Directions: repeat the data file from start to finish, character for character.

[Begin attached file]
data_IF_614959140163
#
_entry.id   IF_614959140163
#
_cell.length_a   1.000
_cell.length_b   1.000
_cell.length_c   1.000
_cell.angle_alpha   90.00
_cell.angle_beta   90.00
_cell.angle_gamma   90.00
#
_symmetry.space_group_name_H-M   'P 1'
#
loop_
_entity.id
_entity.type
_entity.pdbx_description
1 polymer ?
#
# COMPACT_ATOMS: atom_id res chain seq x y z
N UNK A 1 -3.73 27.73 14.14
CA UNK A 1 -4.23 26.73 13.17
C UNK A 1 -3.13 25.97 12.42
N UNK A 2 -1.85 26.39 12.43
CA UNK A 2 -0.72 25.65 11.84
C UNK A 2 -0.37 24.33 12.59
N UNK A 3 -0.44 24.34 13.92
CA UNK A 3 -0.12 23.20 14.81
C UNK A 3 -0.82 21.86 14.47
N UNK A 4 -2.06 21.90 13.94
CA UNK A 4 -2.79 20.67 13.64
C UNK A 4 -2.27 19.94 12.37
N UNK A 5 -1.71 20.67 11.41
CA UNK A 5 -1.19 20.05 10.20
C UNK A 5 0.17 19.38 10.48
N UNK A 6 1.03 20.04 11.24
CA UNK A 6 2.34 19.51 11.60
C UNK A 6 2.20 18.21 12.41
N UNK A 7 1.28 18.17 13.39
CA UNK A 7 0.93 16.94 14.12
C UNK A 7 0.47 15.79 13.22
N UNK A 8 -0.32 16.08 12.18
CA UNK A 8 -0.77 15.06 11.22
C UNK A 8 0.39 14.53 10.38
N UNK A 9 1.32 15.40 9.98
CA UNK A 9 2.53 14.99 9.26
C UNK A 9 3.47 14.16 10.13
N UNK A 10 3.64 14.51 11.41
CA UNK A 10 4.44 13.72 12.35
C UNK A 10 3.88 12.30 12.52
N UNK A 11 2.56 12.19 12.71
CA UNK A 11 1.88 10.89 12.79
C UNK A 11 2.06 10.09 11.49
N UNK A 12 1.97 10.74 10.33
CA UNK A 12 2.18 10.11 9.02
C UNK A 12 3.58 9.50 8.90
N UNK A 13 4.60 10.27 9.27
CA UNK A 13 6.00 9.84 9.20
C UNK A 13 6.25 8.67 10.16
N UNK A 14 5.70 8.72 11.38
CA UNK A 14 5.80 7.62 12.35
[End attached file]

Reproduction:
data_IF_614959140163
#
_entry.id   IF_614959140163
#
_cell.length_a   1.000
_cell.length_b   1.000
_cell.length_c   1.000
_cell.angle_alpha   90.00
_cell.angle_beta   90.00
_cell.angle_gamma   90.00
#
_symmetry.space_group_name_H-M   'P 1'
#
loop_
_entity.id
_entity.type
_entity.pdbx_description
1 polymer ?
#
# COMPACT_ATOMS: atom_id res chain seq x y z
N UNK A 1 -3.73 27.73 14.14
CA UNK A 1 -4.23 26.73 13.17
C UNK A 1 -3.13 25.97 12.42
N UNK A 2 -1.85 26.39 12.43
CA UNK A 2 -0.72 25.65 11.84
C UNK A 2 -0.37 24.33 12.59
N UNK A 3 -0.44 24.34 13.92
CA UNK A 3 -0.12 23.20 14.81
C UNK A 3 -0.82 21.86 14.47
N UNK A 4 -2.06 21.90 13.94
CA UNK A 4 -2.79 20.67 13.64
C UNK A 4 -2.27 19.94 12.37
N UNK A 5 -1.71 20.67 11.41
CA UNK A 5 -1.19 20.05 10.20
C UNK A 5 0.17 19.38 10.48
N UNK A 6 1.03 20.04 11.24
CA UNK A 6 2.34 19.51 11.60
C UNK A 6 2.20 18.21 12.41
N UNK A 7 1.28 18.17 13.39
CA UNK A 7 0.93 16.94 14.12
C UNK A 7 0.47 15.79 13.22
N UNK A 8 -0.32 16.08 12.18
CA UNK A 8 -0.77 15.06 11.22
C UNK A 8 0.39 14.53 10.38
N UNK A 9 1.32 15.40 9.98
CA UNK A 9 2.53 14.99 9.26
C UNK A 9 3.47 14.16 10.13
N UNK A 10 3.64 14.51 11.41
CA UNK A 10 4.44 13.72 12.35
C UNK A 10 3.88 12.30 12.52
N UNK A 11 2.56 12.19 12.71
CA UNK A 11 1.88 10.89 12.79
C UNK A 11 2.06 10.09 11.49
N UNK A 12 1.97 10.74 10.33
CA UNK A 12 2.18 10.11 9.02
C UNK A 12 3.58 9.50 8.90
N UNK A 13 4.60 10.27 9.27
CA UNK A 13 6.00 9.84 9.20
C UNK A 13 6.25 8.67 10.16
N UNK A 14 5.70 8.72 11.38
CA UNK A 14 5.80 7.62 12.35